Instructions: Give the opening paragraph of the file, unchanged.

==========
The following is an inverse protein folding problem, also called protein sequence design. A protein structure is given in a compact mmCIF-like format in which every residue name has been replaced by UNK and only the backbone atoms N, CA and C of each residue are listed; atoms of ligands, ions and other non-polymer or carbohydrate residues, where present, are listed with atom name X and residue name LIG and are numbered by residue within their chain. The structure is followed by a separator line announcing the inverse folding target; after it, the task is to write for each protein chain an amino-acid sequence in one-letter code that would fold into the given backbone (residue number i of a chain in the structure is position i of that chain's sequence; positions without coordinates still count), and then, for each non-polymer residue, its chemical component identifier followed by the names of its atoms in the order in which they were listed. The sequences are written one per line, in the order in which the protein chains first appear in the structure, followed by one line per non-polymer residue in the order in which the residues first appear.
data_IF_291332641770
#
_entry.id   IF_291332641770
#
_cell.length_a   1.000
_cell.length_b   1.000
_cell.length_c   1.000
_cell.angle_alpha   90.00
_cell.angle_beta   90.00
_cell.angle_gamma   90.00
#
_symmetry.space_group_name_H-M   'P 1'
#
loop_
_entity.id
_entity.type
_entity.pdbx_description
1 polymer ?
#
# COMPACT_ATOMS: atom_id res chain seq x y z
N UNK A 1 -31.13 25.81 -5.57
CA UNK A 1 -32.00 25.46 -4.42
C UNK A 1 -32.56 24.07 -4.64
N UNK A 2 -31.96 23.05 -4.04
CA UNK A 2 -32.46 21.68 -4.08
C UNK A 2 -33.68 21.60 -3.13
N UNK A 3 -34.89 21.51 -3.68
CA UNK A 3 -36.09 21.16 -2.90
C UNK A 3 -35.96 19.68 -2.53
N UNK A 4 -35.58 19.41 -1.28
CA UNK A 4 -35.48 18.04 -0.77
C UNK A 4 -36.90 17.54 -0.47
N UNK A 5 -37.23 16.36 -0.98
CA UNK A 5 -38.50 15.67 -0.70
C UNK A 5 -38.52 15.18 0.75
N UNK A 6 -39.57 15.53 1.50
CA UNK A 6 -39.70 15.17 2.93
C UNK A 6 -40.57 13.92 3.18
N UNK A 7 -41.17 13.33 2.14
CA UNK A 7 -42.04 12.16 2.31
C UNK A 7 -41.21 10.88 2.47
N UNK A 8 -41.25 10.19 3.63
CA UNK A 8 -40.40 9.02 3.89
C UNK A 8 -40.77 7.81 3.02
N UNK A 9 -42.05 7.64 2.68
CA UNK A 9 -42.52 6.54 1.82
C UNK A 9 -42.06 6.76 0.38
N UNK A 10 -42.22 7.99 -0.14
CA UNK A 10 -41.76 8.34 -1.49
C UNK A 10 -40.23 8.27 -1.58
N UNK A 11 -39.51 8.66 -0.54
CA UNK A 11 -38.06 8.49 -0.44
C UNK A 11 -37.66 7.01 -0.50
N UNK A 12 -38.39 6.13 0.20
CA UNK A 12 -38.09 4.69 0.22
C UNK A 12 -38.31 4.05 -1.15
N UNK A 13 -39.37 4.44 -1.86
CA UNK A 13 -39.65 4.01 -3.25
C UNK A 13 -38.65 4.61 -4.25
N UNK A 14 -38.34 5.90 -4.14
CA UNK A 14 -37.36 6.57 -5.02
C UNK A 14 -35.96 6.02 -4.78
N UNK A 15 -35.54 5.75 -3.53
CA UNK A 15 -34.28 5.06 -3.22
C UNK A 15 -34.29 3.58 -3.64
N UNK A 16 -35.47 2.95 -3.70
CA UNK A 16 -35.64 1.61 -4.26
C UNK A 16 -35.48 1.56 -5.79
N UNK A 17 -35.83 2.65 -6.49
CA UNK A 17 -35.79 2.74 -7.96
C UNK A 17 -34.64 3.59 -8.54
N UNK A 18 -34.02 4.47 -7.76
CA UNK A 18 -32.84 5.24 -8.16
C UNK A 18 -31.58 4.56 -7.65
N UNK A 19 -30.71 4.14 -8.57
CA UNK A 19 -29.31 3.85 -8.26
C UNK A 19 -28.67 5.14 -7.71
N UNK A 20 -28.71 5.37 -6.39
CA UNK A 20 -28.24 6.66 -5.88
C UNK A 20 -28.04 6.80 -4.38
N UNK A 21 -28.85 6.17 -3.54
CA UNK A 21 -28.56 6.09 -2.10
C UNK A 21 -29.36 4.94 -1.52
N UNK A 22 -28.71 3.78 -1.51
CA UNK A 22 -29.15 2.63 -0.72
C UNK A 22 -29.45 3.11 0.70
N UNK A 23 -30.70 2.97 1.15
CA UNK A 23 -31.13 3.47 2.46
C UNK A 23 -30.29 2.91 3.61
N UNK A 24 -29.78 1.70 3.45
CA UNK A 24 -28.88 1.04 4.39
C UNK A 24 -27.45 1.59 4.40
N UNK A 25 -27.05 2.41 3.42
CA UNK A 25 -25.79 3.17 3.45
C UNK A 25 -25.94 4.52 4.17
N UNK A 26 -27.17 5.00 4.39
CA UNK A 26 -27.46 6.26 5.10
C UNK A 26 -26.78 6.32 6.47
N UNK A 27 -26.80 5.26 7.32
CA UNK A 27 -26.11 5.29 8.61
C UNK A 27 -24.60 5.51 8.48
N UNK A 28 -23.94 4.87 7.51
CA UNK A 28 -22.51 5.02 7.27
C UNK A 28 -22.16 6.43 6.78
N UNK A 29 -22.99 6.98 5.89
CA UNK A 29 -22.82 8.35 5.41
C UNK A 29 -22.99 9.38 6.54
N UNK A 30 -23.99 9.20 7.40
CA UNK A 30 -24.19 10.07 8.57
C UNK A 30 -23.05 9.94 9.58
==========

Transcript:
The following is an inverse protein folding problem, also called protein sequence design. A protein structure is given in a compact mmCIF-like format in which every residue name has been replaced by UNK and only the backbone atoms N, CA and C of each residue are listed; atoms of ligands, ions and other non-polymer or carbohydrate residues, where present, are listed with atom name X and residue name LIG and are numbered by residue within their chain. The structure is followed by a separator line announcing the inverse folding target; after it, the task is to write for each protein chain an amino-acid sequence in one-letter code that would fold into the given backbone (residue number i of a chain in the structure is position i of that chain's sequence; positions without coordinates still count), and then, for each non-polymer residue, its chemical component identifier followed by the names of its atoms in the order in which they were listed. The sequences are written one per line, in the order in which the protein chains first appear in the structure, followed by one line per non-polymer residue in the order in which the residues first appear.